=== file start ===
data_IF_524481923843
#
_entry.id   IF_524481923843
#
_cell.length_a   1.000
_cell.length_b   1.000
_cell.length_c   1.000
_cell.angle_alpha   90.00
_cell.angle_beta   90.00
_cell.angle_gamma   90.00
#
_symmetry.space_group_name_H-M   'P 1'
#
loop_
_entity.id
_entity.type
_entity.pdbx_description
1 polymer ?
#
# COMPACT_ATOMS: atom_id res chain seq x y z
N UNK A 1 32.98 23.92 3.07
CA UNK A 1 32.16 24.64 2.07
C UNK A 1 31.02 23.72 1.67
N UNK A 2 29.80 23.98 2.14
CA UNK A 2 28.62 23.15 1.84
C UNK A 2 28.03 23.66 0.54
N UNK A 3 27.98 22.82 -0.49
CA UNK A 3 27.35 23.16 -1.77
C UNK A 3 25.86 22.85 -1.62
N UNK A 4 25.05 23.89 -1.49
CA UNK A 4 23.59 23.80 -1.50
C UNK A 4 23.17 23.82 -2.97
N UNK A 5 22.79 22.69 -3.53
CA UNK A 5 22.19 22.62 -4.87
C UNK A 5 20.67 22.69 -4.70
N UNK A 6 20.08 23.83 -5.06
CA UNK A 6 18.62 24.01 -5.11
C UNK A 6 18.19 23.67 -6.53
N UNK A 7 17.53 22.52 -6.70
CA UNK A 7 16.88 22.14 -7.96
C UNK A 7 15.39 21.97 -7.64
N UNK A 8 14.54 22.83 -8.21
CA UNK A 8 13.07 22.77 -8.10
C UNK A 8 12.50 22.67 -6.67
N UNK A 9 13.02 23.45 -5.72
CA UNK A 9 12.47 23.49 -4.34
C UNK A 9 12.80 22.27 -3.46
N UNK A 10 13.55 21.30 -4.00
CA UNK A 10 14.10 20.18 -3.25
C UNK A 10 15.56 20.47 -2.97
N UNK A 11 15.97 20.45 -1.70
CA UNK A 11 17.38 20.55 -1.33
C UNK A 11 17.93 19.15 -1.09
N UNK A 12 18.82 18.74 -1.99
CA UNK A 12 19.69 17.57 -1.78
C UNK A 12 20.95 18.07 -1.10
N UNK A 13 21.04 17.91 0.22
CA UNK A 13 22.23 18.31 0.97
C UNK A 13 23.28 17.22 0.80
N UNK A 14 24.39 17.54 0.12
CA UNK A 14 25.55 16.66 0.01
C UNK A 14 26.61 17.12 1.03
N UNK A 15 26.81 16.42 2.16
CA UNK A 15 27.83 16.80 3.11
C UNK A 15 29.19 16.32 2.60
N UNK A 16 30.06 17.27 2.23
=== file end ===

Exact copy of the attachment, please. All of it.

data_IF_524481923843
#
_entry.id   IF_524481923843
#
_cell.length_a   1.000
_cell.length_b   1.000
_cell.length_c   1.000
_cell.angle_alpha   90.00
_cell.angle_beta   90.00
_cell.angle_gamma   90.00
#
_symmetry.space_group_name_H-M   'P 1'
#
loop_
_entity.id
_entity.type
_entity.pdbx_description
1 polymer ?
#
# COMPACT_ATOMS: atom_id res chain seq x y z
N UNK A 1 32.98 23.92 3.07
CA UNK A 1 32.16 24.64 2.07
C UNK A 1 31.02 23.72 1.67
N UNK A 2 29.80 23.98 2.14
CA UNK A 2 28.62 23.15 1.84
C UNK A 2 28.03 23.66 0.54
N UNK A 3 27.98 22.82 -0.49
CA UNK A 3 27.35 23.16 -1.77
C UNK A 3 25.86 22.85 -1.62
N UNK A 4 25.05 23.89 -1.49
CA UNK A 4 23.59 23.80 -1.50
C UNK A 4 23.17 23.82 -2.97
N UNK A 5 22.79 22.69 -3.53
CA UNK A 5 22.19 22.62 -4.87
C UNK A 5 20.67 22.69 -4.70
N UNK A 6 20.08 23.83 -5.06
CA UNK A 6 18.62 24.01 -5.11
C UNK A 6 18.19 23.67 -6.53
N UNK A 7 17.53 22.52 -6.70
CA UNK A 7 16.88 22.14 -7.96
C UNK A 7 15.39 21.97 -7.64
N UNK A 8 14.54 22.83 -8.21
CA UNK A 8 13.07 22.77 -8.10
C UNK A 8 12.50 22.67 -6.67
N UNK A 9 13.02 23.45 -5.72
CA UNK A 9 12.47 23.49 -4.34
C UNK A 9 12.80 22.27 -3.46
N UNK A 10 13.55 21.30 -4.00
CA UNK A 10 14.10 20.18 -3.25
C UNK A 10 15.56 20.47 -2.97
N UNK A 11 15.97 20.45 -1.70
CA UNK A 11 17.38 20.55 -1.33
C UNK A 11 17.93 19.15 -1.09
N UNK A 12 18.82 18.74 -1.99
CA UNK A 12 19.69 17.57 -1.78
C UNK A 12 20.95 18.07 -1.10
N UNK A 13 21.04 17.91 0.22
CA UNK A 13 22.23 18.31 0.97
C UNK A 13 23.28 17.22 0.80
N UNK A 14 24.39 17.54 0.12
CA UNK A 14 25.55 16.66 0.01
C UNK A 14 26.61 17.12 1.03
N UNK A 15 26.81 16.42 2.16
CA UNK A 15 27.83 16.80 3.11
C UNK A 15 29.19 16.32 2.60
N UNK A 16 30.06 17.27 2.23